Art institutes use tools such as theoretical language in order to function. This language and the frameworks produced in regions where different languages are spoken are not always sufficient to examine the specific character of the Dutch cultural situation in detail. The research fields of Charl Landvreugd and that of the Van Abbemuseum come together at this crossover point in preparation for the Caucus in 2017.

The starting point for his research is the idea that there is a (culturally) hybrid situation which is an inevitable part of the creative process. By examining various subjective artistic positions and looking at processes of identification and self-identification, the research focuses on imagining spaces which allow for seeing art created by artists with an immigrant background as being an original part of Dutch culture.

The starting point for this is a focus on artists with an Afro background. This is no coincidence as the work by Dutch Afro artists is placed in a context outside the Netherlands when it is not directly related to an existing local artistic movement. Seeing how Afro artists develop in the cultural landscape helps in thinking about historical and contemporary Dutch (and continental European) strategies, ideologies and structures which are used for the development of inclusive methods and language in the cultural sector.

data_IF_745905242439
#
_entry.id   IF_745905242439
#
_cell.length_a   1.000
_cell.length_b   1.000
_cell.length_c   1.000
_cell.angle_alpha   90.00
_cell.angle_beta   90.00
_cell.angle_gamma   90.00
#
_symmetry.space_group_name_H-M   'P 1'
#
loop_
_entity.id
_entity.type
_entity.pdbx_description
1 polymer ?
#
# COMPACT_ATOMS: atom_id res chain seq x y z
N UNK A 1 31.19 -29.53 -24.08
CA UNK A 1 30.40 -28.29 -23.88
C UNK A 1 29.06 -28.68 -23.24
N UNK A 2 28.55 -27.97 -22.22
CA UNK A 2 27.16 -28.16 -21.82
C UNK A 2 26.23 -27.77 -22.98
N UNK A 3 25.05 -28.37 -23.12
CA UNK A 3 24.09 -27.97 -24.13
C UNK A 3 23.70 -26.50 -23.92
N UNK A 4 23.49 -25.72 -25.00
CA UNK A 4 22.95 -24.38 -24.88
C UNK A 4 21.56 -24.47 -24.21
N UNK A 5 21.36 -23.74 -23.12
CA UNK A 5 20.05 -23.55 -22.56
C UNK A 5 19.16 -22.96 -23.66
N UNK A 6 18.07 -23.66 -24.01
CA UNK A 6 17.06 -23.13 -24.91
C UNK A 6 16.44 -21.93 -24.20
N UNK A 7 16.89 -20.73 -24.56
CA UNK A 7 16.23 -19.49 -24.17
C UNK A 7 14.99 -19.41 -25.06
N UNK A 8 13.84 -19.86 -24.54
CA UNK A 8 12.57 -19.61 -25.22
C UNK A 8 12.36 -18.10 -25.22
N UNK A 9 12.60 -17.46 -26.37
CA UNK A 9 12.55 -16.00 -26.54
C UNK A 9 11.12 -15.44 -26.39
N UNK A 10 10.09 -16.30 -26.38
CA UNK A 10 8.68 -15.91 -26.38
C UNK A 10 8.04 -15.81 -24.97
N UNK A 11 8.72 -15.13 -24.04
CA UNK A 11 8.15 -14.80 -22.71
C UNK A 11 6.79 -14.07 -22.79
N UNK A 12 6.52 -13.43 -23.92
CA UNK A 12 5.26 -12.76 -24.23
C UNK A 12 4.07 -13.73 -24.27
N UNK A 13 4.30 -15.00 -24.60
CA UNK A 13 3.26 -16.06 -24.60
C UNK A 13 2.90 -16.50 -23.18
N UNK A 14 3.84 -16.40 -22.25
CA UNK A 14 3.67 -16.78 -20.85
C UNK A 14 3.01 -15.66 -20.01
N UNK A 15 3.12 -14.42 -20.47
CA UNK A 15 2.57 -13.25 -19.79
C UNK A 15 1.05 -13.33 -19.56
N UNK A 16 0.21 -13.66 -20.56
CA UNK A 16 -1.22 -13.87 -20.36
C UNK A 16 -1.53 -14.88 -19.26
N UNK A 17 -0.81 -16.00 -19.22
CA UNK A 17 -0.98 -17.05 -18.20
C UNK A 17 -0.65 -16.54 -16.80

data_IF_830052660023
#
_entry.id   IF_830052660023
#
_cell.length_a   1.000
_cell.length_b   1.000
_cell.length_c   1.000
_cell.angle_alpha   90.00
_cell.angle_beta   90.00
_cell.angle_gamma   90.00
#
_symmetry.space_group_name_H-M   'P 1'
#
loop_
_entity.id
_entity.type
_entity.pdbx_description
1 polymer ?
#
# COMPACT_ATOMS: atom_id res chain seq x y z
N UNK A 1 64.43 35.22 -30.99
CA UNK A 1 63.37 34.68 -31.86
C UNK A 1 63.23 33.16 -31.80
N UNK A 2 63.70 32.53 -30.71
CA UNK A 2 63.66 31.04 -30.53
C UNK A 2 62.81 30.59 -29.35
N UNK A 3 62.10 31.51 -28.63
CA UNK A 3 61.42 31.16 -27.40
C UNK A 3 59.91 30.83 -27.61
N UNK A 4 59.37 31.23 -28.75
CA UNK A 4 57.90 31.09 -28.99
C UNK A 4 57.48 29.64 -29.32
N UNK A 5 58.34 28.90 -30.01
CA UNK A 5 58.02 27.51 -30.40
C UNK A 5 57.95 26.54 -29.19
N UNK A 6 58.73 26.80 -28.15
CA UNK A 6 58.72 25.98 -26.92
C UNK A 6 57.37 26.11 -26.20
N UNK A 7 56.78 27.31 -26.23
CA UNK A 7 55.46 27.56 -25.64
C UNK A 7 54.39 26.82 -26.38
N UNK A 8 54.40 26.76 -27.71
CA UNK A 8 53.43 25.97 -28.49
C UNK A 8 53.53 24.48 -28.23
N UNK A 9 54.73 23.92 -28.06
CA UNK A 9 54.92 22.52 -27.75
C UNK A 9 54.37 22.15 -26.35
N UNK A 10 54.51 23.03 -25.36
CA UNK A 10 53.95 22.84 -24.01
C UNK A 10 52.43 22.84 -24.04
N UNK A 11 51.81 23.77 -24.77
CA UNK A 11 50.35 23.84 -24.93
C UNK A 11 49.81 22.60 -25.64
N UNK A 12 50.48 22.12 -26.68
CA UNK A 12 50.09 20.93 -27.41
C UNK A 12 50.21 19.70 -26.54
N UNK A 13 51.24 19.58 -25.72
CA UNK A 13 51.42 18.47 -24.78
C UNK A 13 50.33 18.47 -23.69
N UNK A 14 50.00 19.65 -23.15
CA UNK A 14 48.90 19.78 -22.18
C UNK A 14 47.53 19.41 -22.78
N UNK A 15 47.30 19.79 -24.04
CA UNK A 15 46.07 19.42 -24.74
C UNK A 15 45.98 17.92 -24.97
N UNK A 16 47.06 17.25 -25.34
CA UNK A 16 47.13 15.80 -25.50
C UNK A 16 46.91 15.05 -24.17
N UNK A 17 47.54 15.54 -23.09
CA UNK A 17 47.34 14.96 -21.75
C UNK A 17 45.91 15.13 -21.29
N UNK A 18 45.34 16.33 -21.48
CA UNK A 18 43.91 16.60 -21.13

Charl's research is divided into tracing how the Afro subject develops as an artist, how artists experience this, and what strategies have been developed to claim a position in the Dutch artistic landscape. There is a detailed look at the way in which institutes and art criticism have created uniform hetero-normative subjects and the task of the artist and the producers of culture is to oppose this. In cooperation with the Van Abbe, Charl is examining how an art institute can contribute in a more comprehensive way to the production and independence of multiple subjectivities by developing language.

You will find more information about the starting points of the research by following this link:

Charl Landvreugd examines the visual strategies used by Dutch Afro artists with a focus on the production of cultural citizenship. He argues that the dialogue dominated by postcolonial theory is not always adequate to describe the specific nature of Dutch and continental European Afro art production. He argues for a local language and concepts which recognizes the sensitivities and artistic expression which are typical of the region.

Charl studied for a BA degree in Fine Art & History of Art at Goldsmiths University in London and an MA degree in Modern Art: Critical and Curatorial Studies at Columbia University in New York. Currently he is a PhD student in Curating Contemporary Art at the Royal College of Art in London.